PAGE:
CC: It really is something that had been happening for years. In the 1980ís guys starting paying attention to these ďeliteĒ muscle cars. You had really well-heeled collectors like Otis Chandler paying attention and quietly buying up great muscle cars somewhat under the radar. With only a small number of these very important cars to go around, the more that disappeared into private collections the more the prices went up on the cars that were left. Simple supply and demand economics. Although million dollar sale had occurred privately, when Milton Robson advertised his 1971 Hemi ĎCuda convertible for $1,000,000 in Hemmings Motor News it really woke people up. Plain and simple, the ultra rare muscle cars just came of age.
MBI: Where do you see the prices and desire for these cars in five years?
CC: Like any market, there are highs and lows. Clearly we have seen unprecedented growth in the market over the last ten years. Usually collector cars have a five year cycle, nobody could have predicted this kind of run for muscle car values. However, with so few elite cars to go around, there are far more buyers than there are cars. Add to that the fact that many owners love these cars and will not sell unless it is a huge number, if at all, and you have a strong market for these very special cars. I certainly donít see the desire of serious collectors to buy these cars subsiding in the next five years. Compare the muscle car market and its fan base if you will to any other collectible. If you go to the book store and look at the magazine rack, compare the number of muscle car related periodicals to those of any other collector car genre. You donít see any magazines on Dusenbergs, in spite of the fact they are top-tier collectibles. Iíd say the passion and dedication of muscle car enthusiasts and collectors is unequalled. Prices go up and prices go down, but I truly believe that this select group of cars will be insulated from market fluctuations to some degree. The cream always rises to the top, and with hundreds of buyers vying for dozens of cars I think the next five years will be as exciting as the last five years. We may not see the same appreciation, but we will see these cars trading hands at established price points.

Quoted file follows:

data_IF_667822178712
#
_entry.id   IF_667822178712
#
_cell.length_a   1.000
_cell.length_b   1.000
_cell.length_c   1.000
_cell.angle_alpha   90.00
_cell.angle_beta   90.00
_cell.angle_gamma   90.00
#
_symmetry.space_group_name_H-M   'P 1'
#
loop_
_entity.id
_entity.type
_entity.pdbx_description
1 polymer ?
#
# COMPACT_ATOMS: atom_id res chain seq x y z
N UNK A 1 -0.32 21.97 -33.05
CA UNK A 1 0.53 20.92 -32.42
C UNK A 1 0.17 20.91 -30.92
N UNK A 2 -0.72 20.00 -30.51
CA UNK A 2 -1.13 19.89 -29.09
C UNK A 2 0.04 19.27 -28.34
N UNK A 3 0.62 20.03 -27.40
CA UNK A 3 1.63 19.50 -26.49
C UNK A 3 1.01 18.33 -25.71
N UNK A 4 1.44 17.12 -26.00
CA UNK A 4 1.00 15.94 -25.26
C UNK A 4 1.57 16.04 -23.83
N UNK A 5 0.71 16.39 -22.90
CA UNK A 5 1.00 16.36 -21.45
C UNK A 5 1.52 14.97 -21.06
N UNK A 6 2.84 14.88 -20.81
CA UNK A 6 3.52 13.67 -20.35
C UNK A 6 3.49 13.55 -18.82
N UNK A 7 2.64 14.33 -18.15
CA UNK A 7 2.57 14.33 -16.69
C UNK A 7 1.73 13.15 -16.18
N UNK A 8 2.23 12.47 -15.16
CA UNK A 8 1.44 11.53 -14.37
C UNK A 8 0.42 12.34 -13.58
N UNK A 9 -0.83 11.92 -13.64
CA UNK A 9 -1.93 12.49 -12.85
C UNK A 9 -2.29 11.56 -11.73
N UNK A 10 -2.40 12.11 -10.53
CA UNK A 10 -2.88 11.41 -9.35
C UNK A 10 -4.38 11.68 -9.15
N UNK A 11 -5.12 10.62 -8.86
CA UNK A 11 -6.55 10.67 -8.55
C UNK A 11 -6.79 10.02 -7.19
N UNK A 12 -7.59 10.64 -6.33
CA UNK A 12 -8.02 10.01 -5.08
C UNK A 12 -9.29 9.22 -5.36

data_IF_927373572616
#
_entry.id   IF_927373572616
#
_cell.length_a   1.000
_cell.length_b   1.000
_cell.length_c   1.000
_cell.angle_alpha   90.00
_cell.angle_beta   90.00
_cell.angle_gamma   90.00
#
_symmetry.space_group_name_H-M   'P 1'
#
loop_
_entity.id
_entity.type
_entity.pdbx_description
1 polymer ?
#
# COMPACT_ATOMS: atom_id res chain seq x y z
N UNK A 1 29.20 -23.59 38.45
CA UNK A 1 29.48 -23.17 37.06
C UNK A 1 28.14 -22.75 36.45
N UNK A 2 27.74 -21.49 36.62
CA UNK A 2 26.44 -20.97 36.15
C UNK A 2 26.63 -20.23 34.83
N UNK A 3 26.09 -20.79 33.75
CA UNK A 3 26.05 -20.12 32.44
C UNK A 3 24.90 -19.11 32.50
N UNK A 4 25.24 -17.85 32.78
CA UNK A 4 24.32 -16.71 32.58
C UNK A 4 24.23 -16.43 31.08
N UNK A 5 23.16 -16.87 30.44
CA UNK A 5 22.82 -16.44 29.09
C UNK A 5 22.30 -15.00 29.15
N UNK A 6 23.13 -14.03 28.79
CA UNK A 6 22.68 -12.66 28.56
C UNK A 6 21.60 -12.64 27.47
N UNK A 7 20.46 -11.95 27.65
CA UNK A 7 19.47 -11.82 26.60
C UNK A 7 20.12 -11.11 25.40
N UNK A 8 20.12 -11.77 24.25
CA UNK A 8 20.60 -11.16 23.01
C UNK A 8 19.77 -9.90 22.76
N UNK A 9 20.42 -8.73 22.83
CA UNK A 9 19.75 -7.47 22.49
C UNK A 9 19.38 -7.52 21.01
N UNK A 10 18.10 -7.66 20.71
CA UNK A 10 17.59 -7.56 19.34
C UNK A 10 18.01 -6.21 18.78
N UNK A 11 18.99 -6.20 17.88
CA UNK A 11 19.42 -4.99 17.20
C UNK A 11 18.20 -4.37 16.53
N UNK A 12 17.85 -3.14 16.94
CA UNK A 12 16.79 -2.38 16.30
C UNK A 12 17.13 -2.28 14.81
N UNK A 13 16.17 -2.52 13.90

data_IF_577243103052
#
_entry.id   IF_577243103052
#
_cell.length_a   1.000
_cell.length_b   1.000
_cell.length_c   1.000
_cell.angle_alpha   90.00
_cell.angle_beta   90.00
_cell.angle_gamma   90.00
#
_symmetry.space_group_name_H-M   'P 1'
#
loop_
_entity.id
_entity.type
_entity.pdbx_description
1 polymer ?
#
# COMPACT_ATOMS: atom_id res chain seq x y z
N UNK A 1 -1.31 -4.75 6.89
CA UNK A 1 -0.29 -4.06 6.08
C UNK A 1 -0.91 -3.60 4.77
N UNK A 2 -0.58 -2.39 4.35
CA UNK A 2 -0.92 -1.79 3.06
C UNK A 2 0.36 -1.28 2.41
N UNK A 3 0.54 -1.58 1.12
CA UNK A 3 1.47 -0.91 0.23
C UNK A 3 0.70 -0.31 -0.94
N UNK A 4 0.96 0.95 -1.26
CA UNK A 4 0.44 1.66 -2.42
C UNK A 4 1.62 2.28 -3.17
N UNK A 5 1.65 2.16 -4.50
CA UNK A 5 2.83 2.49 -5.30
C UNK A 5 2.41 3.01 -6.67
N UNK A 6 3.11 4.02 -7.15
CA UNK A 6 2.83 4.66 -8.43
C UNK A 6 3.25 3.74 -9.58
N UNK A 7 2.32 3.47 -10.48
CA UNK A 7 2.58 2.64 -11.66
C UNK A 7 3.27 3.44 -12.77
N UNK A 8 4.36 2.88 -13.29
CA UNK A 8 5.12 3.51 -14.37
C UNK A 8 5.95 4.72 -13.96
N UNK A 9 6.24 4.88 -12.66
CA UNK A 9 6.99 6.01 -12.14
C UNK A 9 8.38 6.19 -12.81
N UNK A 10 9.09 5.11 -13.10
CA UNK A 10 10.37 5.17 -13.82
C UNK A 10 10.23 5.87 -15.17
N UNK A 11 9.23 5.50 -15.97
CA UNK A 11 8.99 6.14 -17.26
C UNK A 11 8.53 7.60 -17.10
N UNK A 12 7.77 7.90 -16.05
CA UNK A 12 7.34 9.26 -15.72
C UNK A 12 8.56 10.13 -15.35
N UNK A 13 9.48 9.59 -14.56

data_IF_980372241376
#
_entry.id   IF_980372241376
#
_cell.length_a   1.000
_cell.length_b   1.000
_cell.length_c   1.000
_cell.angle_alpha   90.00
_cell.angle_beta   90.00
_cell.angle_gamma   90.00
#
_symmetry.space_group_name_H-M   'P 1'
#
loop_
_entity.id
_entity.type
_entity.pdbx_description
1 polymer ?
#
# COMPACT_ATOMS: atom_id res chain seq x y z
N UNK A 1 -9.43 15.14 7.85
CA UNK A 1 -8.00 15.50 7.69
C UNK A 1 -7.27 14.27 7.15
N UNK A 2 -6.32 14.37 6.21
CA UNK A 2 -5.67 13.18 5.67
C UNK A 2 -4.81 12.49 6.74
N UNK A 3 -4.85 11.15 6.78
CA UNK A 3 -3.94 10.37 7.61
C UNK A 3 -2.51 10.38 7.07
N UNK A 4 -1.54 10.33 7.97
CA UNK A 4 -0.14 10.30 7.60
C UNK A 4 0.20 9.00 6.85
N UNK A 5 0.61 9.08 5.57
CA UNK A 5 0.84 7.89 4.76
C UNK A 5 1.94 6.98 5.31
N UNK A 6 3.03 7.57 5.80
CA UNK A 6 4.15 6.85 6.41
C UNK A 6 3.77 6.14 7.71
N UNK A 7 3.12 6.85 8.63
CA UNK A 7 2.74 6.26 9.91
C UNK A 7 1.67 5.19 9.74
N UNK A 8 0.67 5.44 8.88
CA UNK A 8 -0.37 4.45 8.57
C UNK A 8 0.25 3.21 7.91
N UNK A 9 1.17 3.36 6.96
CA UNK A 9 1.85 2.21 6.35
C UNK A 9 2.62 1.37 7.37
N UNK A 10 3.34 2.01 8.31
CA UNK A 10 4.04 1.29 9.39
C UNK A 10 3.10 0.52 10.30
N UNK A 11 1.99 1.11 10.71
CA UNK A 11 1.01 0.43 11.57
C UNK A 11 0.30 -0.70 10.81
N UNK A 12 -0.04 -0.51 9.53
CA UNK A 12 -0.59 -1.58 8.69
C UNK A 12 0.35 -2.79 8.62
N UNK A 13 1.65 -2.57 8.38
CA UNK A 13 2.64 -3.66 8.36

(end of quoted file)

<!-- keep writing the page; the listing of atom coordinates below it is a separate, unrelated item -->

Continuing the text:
MBI: What is your personal involvement with the subject?
CC: You mean, besides having a large collection of muscle cars and being involved with them seven days a week? <Laughs>
MBI: What is your favorite part of the book?
CC: I enjoyed writing the chapter on alternatives to million dollar muscle. I think it is important to show people that there are cars out there that have all of the qualities and rarity of the big dollar cars, but for a lot less money. In a similar vein, I also really liked writing the buyerís guide, as it gives practical advice that can be applied to just about any old car purchase. If it saves one guy from getting ripped off then I have done my job.
MBI: Is there anything else you would like to add about the subject or the book?
CC: Donít let the title fool you into thinking this is just a book for guys with millions to spend on muscle cars. This is a book that anybody who even remotely likes cars will find very enjoyable. It isnít as much about the cars as it is about their stories. Not to mention the incredible photography. Crack the cover and youíll see cars that youíll likely never see anywhere else.
MBI: What is in your garage at home?
CC: In my garage at home is a 6 wheel drive amphibious atv and an old push mower with a nasty rod knock and a bent blade. However, at my ďofficeĒ which is a 70 year old factory I converted into a showroom, I have my collection of muscle cars. Iím a big Shelby guy and have some of those, and have always had a thing for Pontiac GTOís, so I have about 15 of those. I have very eclectic tastes, so everything from AMCs to Sunbeam Tigers are here. A few of my personal cars are in the book, so people will get a glimpse of just how weird my taste in cars really is. What can I say, I love this stuff and couldnít live without it.
MBI: Thanks for taking the time to answer our questions. We are sure people will love the book and feel your passion for these incredible cars when they read it!